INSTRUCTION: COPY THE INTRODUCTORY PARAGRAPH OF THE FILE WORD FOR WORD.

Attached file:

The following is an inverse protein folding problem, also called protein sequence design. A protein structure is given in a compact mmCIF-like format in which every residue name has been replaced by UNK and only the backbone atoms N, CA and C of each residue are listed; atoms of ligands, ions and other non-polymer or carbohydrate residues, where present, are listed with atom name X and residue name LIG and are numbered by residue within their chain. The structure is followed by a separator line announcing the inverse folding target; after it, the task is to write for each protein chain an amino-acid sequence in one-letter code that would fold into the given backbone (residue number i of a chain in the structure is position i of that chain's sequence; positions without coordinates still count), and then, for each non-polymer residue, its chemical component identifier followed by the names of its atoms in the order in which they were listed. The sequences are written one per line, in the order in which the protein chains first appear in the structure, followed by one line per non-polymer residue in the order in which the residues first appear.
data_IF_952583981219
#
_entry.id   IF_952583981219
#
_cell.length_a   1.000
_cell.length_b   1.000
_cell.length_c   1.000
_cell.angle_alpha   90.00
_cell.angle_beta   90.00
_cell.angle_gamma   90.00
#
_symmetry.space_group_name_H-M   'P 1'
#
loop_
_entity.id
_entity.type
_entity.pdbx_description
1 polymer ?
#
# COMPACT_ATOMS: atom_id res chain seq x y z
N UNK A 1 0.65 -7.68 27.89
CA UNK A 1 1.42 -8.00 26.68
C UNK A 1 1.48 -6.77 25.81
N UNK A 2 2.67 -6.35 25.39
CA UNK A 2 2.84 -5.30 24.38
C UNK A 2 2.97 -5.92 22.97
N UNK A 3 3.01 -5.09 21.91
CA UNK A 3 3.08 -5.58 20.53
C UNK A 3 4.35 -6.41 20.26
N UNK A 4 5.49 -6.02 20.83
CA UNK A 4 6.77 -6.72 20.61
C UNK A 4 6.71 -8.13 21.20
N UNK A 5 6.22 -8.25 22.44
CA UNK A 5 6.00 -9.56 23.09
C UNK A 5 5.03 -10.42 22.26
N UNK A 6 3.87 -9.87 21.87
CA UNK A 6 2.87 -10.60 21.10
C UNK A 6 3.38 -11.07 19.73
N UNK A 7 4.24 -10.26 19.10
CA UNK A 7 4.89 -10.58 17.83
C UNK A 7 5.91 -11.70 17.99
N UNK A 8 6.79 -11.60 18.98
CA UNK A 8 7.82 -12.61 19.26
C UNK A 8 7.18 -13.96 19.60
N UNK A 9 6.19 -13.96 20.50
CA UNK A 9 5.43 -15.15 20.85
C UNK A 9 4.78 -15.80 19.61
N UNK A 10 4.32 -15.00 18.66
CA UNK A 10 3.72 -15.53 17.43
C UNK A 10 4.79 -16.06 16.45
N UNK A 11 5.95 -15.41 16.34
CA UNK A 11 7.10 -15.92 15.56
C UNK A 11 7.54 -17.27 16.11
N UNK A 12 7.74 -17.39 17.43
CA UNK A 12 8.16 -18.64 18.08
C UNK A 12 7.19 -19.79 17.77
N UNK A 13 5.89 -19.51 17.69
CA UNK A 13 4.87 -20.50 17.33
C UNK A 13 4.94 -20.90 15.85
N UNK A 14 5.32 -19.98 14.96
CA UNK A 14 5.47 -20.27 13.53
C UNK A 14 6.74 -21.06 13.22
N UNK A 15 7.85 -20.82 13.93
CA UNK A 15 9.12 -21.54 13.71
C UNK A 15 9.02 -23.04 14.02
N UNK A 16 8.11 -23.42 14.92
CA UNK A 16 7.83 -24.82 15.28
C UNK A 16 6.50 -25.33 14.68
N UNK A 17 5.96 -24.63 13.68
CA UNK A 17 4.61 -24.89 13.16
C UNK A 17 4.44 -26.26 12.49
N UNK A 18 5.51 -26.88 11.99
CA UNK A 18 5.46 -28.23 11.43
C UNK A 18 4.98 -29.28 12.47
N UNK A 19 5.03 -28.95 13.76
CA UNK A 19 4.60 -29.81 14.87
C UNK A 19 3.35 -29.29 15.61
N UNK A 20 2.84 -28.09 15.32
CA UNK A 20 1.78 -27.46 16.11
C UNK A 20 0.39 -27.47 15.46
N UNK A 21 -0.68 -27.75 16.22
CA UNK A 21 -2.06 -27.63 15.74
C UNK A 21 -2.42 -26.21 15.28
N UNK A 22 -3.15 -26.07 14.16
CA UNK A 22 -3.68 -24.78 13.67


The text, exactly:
The following is an inverse protein folding problem, also called protein sequence design. A protein structure is given in a compact mmCIF-like format in which every residue name has been replaced by UNK and only the backbone atoms N, CA and C of each residue are listed; atoms of ligands, ions and other non-polymer or carbohydrate residues, where present, are listed with atom name X and residue name LIG and are numbered by residue within their chain. The structure is followed by a separator line announcing the inverse folding target; after it, the task is to write for each protein chain an amino-acid sequence in one-letter code that would fold into the given backbone (residue number i of a chain in the structure is position i of that chain's sequence; positions without coordinates still count), and then, for each non-polymer residue, its chemical component identifier followed by the names of its atoms in the order in which they were listed. The sequences are written one per line, in the order in which the protein chains first appear in the structure, followed by one line per non-polymer residue in the order in which the residues first appear.